I should re-iterate that I am not saying that the Barcelonites are all shopping folk, much less that they are in any way stupid. It’s just that we live in an area frequented heavily by shoppers. Being constantly surrounded by shoppers makes it impossible not to notice that anyone who walks into a shop becomes a moron, for the time they are in there. It’s not our fault.
The shops have us beaten. They have strange hypnotic powers, vast resources, and technology beyond our imagining. They will spread and spread, until every person in the world works for, lives and spends all of his money in a branch of H&M.
                Having said that, living in an area where everyone comes to go shopping makes Sundays a real treat. All the shops being shut, everyone goes somewhere else and the wide avenues become empty but for a few families, strolling, devoid of retail intent. I love Sundays.

Some Reflections on a Bus


Last weekend a travel magazine editor who Will has been getting some work from was in town. It was the perfect opportunity for them to meet (I won't use the word 'network', I am not a contestant on The Apprentice). I tagged along and the meeting took place on Sunday. At 11pm. In a bar. These are either the best or the worst circumstances under which to present yourself, depending on your viewpoint.

Earlier that day, I had eaten some funny-tasting soup. I'd made it a couple of days earlier and I think the blue cheese had chemically reacted with the cauliflower because it tasted fizzy. I should have stopped after the first spoonful but I persisted for a bit longer, all in the name of frugality. Eleven hours later, my stomach began gurgling as we left the bar. It's okay, I thought. It's only five minutes on the metro, we'll be home in no time. But it was 2am and the metro was shut so I endured a 50-minute walk down Passeig de Gracia, with the onset of food poisoning creeping upon me. I said nothing of my predicament, lest I hamper Will's career.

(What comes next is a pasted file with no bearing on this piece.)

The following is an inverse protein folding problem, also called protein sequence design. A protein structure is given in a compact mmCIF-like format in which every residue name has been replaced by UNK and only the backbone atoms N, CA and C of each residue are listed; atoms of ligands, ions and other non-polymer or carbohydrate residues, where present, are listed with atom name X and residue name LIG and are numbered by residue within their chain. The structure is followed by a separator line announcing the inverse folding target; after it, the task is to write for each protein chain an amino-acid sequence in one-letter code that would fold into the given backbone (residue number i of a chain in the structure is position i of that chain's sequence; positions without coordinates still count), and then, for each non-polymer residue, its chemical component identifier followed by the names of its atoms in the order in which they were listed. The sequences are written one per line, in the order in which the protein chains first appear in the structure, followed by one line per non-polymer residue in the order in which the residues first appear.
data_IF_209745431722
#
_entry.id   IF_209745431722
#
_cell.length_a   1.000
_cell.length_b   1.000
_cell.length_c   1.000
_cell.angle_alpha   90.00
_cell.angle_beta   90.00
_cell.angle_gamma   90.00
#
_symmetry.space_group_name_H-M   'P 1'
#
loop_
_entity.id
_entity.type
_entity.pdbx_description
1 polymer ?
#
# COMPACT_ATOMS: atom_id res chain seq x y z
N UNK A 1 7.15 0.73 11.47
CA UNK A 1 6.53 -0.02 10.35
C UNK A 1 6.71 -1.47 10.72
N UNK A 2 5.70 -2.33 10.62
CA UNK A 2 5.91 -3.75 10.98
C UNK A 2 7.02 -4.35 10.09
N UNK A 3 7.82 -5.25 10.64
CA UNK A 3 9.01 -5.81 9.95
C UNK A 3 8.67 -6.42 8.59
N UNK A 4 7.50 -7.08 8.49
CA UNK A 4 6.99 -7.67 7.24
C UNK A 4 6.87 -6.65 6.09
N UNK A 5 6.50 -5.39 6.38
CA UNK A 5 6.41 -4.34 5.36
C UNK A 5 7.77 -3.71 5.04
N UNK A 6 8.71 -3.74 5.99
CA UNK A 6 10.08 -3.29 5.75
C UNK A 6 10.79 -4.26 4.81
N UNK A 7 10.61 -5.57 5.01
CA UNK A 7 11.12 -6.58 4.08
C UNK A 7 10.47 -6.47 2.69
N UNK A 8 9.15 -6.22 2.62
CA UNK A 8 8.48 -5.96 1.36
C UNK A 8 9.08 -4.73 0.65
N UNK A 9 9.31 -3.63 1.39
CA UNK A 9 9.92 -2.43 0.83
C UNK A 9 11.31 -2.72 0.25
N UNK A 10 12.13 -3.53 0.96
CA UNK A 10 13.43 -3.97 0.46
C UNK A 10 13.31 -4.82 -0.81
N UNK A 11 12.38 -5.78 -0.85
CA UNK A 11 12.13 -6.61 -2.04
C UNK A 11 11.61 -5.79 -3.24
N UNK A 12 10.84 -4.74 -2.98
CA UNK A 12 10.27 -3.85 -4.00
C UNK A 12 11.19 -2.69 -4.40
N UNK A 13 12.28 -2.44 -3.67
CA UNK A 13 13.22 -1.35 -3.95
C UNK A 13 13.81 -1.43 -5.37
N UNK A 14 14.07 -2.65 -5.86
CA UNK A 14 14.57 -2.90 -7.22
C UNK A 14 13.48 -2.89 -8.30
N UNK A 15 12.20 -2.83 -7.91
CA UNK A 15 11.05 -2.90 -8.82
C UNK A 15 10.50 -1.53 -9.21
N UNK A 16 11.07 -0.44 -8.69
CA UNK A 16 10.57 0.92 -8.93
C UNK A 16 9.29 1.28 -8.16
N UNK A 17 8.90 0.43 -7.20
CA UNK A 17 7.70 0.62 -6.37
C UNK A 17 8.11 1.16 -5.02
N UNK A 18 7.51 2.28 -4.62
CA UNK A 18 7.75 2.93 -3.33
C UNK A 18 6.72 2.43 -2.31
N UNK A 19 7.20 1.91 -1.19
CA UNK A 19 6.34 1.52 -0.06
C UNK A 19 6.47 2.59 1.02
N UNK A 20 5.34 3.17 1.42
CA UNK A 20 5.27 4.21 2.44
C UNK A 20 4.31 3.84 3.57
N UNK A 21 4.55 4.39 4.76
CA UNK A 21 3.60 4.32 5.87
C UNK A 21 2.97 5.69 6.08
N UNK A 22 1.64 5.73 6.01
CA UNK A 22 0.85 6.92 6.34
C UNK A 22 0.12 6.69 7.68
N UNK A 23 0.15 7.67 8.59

"The first time we came to Barcelona, I got food poisoning," Will revealed to the editor. "We were on our way to the Sagrada Famila and Christina had brought some plastic bags for me to be sick in." When you're suffering from this kind of ailment, there is nothing worse than a) the smell of fried food or b) hearing someone else's food poisoning story.

We eventually reached Placa de Catalunya, where we would part company with the editor. By now, I felt delirious, faint, hot, nauseous and really, really in need of the loo. But there were no quick goodbyes. Will and the editor continued chatting for what was probably only a minute, but felt like an eternity. Come on! I wanted to shout at Will. I'm actually going to soil myself here! The editor turned to me and said "Christina, if you want to do any writing for us ..."

"Great, thanks," I said with all the enthusiasm of someone who asked for a Yorkie but got a Chomp. However, if it's a choice between sounding ungrateful and disgracing yourself in front of a potential employer, I know which one I'd rather live with. 

*Footnote: I made it home without incident. 

Wednesday, 13 January 2010

Week 15

"I have never fixed a boiler", our landlord cheerfully announced yesterday as he arrived to fix our leaking boiler.

I get very nervous when it comes to home appliances. I'm the kind of person who thinks that unless I unplug everything and do a thorough safety check before going to put the rubbish out, I will return to a big ball of flames. So when a kindly, but evidently clueless, man turns up to do a bit of plumbing, my stomach starts to churn.